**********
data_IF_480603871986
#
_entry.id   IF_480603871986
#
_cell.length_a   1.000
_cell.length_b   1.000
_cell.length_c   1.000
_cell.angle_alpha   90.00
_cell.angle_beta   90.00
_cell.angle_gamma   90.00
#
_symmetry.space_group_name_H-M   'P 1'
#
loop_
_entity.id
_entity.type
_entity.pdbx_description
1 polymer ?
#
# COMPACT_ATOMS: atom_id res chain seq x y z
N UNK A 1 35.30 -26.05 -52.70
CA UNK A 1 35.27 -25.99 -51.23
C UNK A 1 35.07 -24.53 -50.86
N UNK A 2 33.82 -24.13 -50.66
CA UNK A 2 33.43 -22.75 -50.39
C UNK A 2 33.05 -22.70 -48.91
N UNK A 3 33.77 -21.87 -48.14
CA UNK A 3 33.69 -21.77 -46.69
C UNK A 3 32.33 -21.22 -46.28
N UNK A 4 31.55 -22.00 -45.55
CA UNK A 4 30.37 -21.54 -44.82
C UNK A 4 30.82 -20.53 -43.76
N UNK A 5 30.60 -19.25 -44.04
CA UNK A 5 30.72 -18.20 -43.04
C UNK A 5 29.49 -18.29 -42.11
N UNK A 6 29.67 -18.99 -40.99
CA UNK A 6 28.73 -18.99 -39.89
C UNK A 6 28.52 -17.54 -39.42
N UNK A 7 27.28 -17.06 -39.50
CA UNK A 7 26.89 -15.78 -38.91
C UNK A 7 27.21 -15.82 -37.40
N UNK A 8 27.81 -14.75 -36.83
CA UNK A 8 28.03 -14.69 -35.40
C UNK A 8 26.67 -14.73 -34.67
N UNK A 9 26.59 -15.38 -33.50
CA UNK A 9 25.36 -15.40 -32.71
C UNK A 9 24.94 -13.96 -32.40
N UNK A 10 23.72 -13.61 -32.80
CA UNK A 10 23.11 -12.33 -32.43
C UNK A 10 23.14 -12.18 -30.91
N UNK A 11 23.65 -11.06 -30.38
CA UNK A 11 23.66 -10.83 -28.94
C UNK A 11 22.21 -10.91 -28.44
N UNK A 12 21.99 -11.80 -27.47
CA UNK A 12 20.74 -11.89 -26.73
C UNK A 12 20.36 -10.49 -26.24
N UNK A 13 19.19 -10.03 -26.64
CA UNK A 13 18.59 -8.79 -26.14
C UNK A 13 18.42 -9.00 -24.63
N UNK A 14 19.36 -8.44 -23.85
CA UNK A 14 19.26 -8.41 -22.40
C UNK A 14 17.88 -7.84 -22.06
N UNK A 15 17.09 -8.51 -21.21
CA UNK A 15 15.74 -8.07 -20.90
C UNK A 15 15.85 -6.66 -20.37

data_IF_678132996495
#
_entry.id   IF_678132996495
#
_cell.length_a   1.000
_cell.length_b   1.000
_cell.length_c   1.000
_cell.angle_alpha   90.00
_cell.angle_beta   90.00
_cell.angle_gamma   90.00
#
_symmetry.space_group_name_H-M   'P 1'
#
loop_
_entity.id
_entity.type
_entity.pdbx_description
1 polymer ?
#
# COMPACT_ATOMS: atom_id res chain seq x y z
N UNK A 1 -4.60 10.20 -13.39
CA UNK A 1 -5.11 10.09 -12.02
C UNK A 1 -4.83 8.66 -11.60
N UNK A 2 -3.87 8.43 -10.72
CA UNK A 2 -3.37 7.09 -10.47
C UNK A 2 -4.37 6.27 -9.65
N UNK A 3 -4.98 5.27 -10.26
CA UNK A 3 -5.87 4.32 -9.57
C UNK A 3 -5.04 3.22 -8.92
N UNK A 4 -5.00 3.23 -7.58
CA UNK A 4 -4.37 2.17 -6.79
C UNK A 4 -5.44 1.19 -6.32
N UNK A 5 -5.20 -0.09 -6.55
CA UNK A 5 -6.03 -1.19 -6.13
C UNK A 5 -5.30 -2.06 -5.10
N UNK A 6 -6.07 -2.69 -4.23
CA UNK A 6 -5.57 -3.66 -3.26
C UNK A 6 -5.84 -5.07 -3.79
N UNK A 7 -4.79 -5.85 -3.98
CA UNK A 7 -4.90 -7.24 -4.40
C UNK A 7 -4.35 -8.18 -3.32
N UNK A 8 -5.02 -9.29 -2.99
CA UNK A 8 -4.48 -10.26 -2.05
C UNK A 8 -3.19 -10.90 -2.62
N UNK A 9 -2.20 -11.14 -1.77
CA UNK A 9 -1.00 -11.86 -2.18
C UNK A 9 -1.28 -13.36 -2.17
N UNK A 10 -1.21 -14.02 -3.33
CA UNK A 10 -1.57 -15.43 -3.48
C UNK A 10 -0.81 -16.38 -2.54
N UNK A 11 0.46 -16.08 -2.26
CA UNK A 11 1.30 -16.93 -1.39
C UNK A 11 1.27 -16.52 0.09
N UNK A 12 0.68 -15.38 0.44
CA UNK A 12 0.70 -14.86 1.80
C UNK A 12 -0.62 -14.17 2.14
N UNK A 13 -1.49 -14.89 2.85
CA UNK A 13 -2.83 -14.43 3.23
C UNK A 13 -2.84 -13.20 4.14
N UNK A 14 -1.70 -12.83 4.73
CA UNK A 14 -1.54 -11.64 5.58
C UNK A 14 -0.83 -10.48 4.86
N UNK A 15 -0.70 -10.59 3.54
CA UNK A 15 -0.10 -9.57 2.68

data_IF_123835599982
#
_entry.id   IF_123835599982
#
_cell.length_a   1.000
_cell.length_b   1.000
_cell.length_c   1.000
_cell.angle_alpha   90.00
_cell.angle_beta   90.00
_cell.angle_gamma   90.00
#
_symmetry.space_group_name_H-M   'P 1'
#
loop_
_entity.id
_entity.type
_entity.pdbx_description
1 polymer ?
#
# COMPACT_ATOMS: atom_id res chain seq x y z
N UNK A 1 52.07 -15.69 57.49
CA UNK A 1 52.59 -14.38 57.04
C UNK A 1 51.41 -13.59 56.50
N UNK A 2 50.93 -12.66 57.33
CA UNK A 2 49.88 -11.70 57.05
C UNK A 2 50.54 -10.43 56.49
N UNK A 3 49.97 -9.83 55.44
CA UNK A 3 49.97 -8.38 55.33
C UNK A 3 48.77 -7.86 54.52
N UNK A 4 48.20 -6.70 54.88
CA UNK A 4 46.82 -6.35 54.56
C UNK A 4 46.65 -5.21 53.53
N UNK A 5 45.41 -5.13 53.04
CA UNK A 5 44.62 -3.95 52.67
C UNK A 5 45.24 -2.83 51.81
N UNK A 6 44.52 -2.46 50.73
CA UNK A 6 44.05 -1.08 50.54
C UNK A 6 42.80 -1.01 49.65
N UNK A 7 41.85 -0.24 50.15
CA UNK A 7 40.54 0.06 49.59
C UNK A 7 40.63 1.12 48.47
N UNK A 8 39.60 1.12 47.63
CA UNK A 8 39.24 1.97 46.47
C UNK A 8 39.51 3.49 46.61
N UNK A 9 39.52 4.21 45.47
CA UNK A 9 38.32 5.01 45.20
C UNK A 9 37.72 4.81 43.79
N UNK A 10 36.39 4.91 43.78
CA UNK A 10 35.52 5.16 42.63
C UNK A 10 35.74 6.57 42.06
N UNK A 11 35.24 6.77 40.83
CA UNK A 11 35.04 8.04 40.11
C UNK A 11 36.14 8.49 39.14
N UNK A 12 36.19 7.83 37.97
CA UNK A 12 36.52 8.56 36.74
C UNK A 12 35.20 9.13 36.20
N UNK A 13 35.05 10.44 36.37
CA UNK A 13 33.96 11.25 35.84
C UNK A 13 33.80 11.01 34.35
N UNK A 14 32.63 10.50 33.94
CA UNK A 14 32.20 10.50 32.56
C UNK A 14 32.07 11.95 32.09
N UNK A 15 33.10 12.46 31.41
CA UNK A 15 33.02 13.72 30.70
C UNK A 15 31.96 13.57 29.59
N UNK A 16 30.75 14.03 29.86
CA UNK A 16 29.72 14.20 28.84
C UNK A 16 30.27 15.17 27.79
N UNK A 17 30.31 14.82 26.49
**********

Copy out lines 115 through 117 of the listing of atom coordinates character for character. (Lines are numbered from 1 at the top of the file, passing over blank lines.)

C UNK A 10 -0.81 -16.38 -2.54
N UNK A 11 0.46 -16.08 -2.26
CA UNK A 11 1.30 -16.93 -1.39